"I have elsewhere referred to the probable effects of wall-papers loosely covered with the aceto-arsenite of copper (ante p. 364). This pigment contains fifty-nine per cent- of arsenic, and from some of these papers the noxious material may easily be scraped or removed by friction. A square foot of the paper may yield from twenty-eight to seventy grains of the arsenical pigment, and in rooms exposing five or six-hundred square feet, a large quantity of arsenic is thus distributed over an extensive surface. Dr. Hinds, of Birmingham, noticed, that in occupying a room which was covered with a wallpaper of this kind, he suffered from severe depression, nausea, pain in the abdomen, and great prostration of strength. These symptons appeared every evening that he sat in the room: this led him to suspect that they were connected with this room, and on examining the paper he found in it a quantity of arsenic. (Lancet, 1857, vol. i., p. 193). Two other cases occurred in his practice, where similar symptoms were produced in a man and his wife, under similar circumstances. To these I have elsewhere referred (ante, p. 365). Dr. Halley, of Harley-street, suffered from constant headache, dryness of the throat and tongue, with internal irritation. In about three weeks, he became completely prostrated, and was threatened with paralysis of his left side. He called on me and described his symptoms, bringing, at the same time, a portion of the wall-paper of the room in which he was in the habit of sitting; and this I found to be loaded with arsenic. He removed the paper, and since then has recovered his health. Several cases have since come before me, in which, whether rel or imaginary, symptoms of a similar kind have been referred by persons to the habitation of rooms papered with the arsenical green. At the same time, there have been many cases in which the occupation of rooms thus papered has been attended with no injurious effects. This fact, as well as a few imperfect experiments, have led some persons to affirm that the arsenical papers have not produced the effects ascribed to them. (see Pharmaceutical Journal, April, 1858, p.520, and May, 1858, p. 554). The connexion of cause and effect, however, appears to me to be too plainly made out in the cases of Dr. Hinds and Dr. Halley, to be set aside as a mere coincidence. The symptoms in both cases were similar, and such as arsenic is well known to produce; there was no other source of arsenic, and no other cause to explain them; and they entirely ceased on the removal of the arsenical paper. It may not be easy to detect arsenic in the air of a room thus prepared, but then it is equally difficult to detect lead in the air of freshly painted rooms, in which persons have been paralysed by passing a night. In the year 1837, and subsequently, arsenic was largely used in the manufacture of a spurious kind of wax-candle. The workmen suffered from boils and other disorders, and some who occupied rooms in which such candles were burnt, complained of symptoms like those of arsenical poisoning. As in reference to the arsenical papers, it was alleged, - because arsenic could not be detected in the air of a room, and all persons did not suffer from the use of the candles, that the illness was owing to some other cause. Although there are difficulties in explaining how it happens that more accidents do not occur, it appears to me there is already sufficient evidence to justify an enforcement of the Prussian regulation prohibiting the use of arsenic for such a manufacture, or in allowing the paper to be sold only on the condition that the words "arsenic, poison," are stamped upon it. (See Pharm. Journal, May, 1858, p. 553.)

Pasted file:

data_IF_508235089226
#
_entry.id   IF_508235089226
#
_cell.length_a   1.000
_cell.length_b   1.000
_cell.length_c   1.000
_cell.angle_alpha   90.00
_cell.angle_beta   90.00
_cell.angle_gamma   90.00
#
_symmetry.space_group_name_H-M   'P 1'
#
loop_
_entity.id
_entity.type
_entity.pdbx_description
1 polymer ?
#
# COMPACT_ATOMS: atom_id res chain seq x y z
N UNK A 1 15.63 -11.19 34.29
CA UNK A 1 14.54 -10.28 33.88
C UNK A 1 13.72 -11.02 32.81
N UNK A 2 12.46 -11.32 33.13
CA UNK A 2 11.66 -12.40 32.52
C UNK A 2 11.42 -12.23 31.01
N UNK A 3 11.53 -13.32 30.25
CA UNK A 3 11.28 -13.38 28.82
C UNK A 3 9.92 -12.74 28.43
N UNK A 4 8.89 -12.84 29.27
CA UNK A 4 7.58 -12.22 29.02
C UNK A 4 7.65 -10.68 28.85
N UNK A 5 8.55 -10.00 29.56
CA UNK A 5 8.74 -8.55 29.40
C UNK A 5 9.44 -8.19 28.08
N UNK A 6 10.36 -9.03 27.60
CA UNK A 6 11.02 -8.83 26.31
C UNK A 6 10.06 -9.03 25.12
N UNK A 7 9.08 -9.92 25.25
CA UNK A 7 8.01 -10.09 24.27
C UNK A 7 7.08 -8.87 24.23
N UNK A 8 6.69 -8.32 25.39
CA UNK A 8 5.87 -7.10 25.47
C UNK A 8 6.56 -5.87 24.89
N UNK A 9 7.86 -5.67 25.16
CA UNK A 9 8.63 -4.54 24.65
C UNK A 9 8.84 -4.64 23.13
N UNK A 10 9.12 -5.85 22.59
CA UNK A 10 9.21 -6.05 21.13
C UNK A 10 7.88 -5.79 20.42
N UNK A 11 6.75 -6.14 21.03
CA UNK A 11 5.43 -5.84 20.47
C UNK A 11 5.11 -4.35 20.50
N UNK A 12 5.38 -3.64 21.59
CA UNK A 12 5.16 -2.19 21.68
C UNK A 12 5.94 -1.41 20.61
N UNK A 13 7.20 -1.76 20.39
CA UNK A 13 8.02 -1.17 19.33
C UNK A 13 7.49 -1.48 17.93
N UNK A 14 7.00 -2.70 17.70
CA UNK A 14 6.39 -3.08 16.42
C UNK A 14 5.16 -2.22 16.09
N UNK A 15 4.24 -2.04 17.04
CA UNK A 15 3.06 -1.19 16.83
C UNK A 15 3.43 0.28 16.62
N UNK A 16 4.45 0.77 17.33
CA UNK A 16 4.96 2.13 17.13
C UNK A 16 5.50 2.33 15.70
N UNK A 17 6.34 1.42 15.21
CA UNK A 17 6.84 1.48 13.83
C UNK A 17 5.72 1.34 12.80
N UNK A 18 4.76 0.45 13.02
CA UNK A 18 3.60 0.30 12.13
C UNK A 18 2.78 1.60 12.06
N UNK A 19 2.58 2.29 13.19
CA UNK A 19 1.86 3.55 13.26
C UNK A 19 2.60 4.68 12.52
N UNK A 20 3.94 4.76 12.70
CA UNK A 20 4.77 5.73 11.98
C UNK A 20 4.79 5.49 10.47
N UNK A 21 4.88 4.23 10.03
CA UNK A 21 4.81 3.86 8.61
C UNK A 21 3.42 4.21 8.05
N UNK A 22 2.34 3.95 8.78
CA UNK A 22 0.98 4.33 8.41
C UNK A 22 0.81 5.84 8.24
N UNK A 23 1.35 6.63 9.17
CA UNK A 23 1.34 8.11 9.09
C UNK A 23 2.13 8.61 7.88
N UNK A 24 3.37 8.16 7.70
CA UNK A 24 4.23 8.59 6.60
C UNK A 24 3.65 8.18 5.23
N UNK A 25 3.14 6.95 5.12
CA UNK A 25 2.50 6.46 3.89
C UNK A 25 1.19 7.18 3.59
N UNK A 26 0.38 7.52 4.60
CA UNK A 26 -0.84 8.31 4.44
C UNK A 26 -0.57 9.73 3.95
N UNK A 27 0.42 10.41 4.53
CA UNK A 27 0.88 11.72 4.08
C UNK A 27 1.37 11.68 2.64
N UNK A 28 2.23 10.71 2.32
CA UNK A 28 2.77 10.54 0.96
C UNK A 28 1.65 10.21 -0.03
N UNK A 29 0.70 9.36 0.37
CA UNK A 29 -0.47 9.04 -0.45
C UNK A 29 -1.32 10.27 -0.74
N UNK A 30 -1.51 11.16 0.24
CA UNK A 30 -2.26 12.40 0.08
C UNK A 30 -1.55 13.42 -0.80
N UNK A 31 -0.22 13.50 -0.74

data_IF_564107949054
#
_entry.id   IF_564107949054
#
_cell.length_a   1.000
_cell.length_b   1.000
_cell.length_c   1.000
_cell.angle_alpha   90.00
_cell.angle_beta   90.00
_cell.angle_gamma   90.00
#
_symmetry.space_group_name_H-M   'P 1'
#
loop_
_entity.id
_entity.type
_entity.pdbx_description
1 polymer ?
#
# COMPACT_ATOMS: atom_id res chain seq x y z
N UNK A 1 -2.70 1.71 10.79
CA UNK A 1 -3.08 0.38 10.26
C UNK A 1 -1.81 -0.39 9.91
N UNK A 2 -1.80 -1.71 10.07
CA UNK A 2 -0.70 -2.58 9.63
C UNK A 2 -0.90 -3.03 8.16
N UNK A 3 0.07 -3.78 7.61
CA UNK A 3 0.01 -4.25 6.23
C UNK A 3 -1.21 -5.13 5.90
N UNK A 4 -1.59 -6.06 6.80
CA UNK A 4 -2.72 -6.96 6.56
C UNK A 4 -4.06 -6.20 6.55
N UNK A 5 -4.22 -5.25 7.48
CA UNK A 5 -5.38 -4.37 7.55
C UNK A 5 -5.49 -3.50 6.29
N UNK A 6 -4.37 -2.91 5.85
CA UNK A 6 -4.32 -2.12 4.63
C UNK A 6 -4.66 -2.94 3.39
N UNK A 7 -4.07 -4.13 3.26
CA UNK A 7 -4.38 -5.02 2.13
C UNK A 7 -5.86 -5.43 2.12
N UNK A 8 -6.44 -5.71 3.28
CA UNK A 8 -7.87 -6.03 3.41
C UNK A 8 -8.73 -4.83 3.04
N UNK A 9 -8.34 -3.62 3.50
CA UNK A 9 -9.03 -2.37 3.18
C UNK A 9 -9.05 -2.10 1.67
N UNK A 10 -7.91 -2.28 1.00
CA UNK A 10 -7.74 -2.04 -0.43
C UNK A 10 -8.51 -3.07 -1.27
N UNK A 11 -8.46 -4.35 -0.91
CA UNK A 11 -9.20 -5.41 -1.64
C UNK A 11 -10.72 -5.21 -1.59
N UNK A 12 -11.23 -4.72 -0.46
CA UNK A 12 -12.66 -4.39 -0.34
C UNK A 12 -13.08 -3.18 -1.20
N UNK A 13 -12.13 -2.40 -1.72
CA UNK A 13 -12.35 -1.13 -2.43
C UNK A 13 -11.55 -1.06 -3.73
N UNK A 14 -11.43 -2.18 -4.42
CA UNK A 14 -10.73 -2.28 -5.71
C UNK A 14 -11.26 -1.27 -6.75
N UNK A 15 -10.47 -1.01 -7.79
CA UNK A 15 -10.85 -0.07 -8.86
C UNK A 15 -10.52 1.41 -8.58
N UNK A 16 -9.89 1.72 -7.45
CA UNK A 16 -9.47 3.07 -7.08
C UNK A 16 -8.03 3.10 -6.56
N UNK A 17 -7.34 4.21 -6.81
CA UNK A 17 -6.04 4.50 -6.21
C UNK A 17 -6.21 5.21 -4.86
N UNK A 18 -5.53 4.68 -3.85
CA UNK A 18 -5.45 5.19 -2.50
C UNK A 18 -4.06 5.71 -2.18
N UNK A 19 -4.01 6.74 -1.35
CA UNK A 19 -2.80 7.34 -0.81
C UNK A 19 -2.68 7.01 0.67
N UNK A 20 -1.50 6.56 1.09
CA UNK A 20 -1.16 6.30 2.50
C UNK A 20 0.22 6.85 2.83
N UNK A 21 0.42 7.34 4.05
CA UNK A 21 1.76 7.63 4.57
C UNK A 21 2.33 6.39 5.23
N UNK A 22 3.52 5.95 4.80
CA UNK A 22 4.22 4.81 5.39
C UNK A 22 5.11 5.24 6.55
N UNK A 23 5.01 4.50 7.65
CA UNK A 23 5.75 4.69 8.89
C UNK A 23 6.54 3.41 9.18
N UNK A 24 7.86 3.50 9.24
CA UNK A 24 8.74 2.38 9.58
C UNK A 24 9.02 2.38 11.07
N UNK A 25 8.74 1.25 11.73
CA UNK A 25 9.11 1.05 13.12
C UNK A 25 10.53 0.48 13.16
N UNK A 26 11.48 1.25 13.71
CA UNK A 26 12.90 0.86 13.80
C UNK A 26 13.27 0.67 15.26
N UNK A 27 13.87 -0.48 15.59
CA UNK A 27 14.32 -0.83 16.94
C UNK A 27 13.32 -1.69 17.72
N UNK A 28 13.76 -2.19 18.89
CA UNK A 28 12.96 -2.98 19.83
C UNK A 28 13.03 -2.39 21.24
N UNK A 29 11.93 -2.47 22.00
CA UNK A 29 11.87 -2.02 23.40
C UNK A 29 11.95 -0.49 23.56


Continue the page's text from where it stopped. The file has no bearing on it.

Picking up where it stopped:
"Dr. Böcker of Bonn, one of the most recent writers on Toxicology, refers to the effects of chronic poisoning produced on persons inhabiting rooms of which the walls are covered with arsenical paper hangings, and states, that on several occasions he has been called upon to treat such cases. A removal of the cause has generally proved sufficient. Dr. Böcker considers that a damp state of the wall renders them injurious. (Die Vergiftungen, 1857, p. 132.)"
Note. - I append an abstract of a notice issued by the Prussian government in reference to arsenical paper-hangings on the 3rd September, 1857. (Cuspers Vierteljahrschrift für Gerichtliche Medicin, Januar 1858, p. 184, Art, xxiii.)